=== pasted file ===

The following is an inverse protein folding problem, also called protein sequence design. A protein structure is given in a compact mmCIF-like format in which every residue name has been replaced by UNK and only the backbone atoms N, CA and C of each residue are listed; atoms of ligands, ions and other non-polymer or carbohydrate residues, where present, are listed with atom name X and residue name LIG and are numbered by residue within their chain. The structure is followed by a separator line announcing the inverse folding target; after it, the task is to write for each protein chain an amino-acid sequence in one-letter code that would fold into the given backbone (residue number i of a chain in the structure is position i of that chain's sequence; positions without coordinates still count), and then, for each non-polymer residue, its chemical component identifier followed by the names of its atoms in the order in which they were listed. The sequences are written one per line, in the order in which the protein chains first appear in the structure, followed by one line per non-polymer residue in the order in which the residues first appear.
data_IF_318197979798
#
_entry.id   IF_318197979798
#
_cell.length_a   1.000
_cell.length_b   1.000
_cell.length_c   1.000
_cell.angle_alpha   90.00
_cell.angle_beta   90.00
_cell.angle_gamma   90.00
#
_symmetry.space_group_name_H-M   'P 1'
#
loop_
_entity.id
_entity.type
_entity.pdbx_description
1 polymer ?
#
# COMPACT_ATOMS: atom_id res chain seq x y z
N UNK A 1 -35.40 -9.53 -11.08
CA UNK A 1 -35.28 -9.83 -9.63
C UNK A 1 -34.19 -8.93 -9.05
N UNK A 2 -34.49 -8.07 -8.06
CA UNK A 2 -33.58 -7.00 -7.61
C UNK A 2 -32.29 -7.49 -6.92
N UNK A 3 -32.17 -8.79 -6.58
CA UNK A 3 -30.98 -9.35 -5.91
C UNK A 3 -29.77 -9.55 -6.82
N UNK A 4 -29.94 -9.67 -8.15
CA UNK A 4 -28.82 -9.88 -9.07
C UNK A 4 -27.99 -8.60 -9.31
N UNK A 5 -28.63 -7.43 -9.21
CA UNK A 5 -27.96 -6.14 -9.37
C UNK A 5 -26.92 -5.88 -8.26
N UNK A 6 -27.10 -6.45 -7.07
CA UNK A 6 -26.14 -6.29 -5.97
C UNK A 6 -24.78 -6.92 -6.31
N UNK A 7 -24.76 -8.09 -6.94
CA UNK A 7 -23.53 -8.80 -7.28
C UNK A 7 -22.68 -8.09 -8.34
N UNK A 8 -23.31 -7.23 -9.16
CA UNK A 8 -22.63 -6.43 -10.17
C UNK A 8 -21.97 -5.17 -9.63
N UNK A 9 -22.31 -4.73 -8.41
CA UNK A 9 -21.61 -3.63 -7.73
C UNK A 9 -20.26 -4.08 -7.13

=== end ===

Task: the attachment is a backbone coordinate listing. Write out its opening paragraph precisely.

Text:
The following is an inverse protein folding problem, also called protein sequence design. A protein structure is given in a compact mmCIF-like format in which every residue name has been replaced by UNK and only the backbone atoms N, CA and C of each residue are listed; atoms of ligands, ions and other non-polymer or carbohydrate residues, where present, are listed with atom name X and residue name LIG and are numbered by residue within their chain. The structure is followed by a separator line announcing the inverse folding target; after it, the task is to write for each protein chain an amino-acid sequence in one-letter code that would fold into the given backbone (residue number i of a chain in the structure is position i of that chain's sequence; positions without coordinates still count), and then, for each non-polymer residue, its chemical component identifier followed by the names of its atoms in the order in which they were listed. The sequences are written one per line, in the order in which the protein chains first appear in the structure, followed by one line per non-polymer residue in the order in which the residues first appear.